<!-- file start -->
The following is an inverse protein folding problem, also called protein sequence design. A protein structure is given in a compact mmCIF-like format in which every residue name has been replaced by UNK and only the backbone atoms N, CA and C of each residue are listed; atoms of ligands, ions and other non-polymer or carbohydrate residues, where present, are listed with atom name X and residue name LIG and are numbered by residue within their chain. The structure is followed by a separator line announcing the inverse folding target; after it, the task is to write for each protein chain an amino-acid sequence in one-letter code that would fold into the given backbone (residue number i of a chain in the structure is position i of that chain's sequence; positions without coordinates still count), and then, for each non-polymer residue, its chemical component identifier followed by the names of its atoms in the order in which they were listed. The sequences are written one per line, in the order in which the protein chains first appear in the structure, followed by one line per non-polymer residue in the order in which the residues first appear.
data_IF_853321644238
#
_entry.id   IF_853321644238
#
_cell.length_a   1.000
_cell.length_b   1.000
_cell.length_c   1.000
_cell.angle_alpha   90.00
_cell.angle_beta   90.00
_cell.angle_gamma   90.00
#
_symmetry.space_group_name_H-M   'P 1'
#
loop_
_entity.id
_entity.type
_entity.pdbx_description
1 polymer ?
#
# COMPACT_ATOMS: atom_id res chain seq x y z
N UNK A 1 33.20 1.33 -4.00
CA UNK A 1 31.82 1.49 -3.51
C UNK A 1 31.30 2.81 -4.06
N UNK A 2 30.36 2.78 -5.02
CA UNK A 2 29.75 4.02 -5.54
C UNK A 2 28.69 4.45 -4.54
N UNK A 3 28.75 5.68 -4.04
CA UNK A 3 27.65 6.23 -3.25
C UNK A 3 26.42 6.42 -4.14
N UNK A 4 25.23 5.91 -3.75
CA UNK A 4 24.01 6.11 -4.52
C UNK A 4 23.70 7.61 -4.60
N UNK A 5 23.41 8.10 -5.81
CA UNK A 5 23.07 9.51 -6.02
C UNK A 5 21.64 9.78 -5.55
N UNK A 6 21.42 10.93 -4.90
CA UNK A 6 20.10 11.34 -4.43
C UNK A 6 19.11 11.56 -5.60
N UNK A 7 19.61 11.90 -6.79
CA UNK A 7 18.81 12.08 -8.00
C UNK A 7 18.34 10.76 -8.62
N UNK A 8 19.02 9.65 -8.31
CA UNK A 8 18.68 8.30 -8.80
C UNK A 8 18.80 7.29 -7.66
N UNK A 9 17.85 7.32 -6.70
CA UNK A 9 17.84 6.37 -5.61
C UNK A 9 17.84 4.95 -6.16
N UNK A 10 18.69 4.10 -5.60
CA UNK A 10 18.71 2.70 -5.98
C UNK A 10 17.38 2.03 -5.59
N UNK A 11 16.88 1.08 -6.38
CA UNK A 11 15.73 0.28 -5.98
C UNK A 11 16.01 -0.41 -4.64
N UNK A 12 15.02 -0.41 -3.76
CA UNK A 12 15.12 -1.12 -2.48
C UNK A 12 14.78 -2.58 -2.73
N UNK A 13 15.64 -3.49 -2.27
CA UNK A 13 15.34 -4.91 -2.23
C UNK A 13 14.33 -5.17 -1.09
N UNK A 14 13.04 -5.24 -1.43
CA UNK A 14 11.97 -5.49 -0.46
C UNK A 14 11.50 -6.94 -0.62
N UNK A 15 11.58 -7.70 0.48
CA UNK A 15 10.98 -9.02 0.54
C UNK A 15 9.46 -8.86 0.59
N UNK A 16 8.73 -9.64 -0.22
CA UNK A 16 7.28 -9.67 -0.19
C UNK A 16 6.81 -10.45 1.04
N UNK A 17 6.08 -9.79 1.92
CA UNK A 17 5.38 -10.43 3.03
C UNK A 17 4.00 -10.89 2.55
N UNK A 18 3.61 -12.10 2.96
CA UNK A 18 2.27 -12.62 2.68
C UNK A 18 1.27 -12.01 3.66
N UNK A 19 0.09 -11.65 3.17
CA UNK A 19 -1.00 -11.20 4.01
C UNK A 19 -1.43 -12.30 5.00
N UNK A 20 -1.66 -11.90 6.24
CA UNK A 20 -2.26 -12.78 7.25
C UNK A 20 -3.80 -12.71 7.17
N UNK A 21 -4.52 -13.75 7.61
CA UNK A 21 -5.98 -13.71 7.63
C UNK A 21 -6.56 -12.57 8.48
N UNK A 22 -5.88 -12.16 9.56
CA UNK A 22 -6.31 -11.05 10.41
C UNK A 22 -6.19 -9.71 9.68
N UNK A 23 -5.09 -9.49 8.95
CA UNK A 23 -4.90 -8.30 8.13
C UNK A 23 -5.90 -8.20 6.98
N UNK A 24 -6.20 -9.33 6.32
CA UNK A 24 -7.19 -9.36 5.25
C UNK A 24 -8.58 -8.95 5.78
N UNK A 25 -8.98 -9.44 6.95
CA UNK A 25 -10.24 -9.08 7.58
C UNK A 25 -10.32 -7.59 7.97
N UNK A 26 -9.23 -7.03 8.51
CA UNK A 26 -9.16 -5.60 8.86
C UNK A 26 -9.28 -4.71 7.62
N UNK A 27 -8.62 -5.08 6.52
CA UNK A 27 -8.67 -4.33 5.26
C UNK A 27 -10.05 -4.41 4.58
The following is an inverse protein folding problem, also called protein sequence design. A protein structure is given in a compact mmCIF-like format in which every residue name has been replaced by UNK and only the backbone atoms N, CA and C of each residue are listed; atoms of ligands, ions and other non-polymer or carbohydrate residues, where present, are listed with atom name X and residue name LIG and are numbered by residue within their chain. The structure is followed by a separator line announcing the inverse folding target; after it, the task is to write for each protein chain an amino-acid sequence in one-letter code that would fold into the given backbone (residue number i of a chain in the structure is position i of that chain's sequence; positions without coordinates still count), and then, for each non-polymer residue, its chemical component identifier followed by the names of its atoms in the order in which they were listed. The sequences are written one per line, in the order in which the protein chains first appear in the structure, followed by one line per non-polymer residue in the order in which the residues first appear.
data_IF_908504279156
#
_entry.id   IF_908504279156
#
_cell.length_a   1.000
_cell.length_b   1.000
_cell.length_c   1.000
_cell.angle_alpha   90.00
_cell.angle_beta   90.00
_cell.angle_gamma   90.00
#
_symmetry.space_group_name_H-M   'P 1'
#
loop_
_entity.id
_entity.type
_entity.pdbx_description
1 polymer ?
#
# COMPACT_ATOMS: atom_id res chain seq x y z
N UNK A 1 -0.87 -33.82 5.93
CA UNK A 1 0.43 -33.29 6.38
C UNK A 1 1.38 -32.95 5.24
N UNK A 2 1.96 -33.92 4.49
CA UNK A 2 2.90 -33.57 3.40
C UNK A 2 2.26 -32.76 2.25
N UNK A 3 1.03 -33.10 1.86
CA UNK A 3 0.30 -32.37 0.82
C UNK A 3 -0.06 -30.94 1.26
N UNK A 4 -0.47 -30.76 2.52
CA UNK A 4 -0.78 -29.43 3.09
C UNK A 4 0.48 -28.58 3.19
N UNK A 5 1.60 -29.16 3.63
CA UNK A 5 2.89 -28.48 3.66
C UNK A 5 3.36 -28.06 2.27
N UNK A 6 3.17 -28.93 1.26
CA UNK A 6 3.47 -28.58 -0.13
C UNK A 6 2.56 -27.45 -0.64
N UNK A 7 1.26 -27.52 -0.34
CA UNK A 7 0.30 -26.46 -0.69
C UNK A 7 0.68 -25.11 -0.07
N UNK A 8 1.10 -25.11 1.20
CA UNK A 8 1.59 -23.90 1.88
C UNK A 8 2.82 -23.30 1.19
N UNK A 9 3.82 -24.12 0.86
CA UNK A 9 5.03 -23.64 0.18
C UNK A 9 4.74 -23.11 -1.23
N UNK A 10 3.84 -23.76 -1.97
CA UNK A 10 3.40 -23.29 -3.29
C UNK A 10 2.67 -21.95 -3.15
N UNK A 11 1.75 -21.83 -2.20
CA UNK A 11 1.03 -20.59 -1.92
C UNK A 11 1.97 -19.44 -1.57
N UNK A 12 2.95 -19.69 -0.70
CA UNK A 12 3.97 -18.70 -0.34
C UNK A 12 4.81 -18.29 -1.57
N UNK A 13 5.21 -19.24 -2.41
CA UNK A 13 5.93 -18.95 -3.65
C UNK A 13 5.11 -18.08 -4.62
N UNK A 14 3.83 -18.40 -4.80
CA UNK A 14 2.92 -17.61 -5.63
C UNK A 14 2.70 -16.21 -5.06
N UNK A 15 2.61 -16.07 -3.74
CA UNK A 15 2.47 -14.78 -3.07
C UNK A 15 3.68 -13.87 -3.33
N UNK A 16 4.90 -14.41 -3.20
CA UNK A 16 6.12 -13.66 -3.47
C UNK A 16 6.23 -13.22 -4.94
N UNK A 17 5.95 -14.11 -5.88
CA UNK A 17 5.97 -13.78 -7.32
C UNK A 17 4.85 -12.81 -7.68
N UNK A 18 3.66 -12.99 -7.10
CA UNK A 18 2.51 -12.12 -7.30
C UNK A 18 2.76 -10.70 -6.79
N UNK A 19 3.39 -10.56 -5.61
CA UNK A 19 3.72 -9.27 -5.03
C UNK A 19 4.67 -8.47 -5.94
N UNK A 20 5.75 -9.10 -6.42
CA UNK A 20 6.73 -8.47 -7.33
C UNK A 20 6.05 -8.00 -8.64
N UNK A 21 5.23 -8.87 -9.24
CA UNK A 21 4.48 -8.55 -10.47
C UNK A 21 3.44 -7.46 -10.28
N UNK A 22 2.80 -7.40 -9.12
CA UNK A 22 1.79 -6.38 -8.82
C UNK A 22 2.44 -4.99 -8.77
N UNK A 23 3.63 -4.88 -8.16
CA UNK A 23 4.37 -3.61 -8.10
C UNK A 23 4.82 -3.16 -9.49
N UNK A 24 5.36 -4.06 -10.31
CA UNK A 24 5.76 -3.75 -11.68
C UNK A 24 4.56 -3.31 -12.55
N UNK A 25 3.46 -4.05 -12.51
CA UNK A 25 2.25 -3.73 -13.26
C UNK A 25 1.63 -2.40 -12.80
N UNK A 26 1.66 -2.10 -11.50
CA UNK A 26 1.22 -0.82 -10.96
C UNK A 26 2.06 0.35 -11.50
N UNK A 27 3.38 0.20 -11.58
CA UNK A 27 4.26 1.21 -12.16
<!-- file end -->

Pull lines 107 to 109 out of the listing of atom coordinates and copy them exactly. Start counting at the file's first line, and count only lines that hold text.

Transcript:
#
_cell.length_a   1.000
_cell.length_b   1.000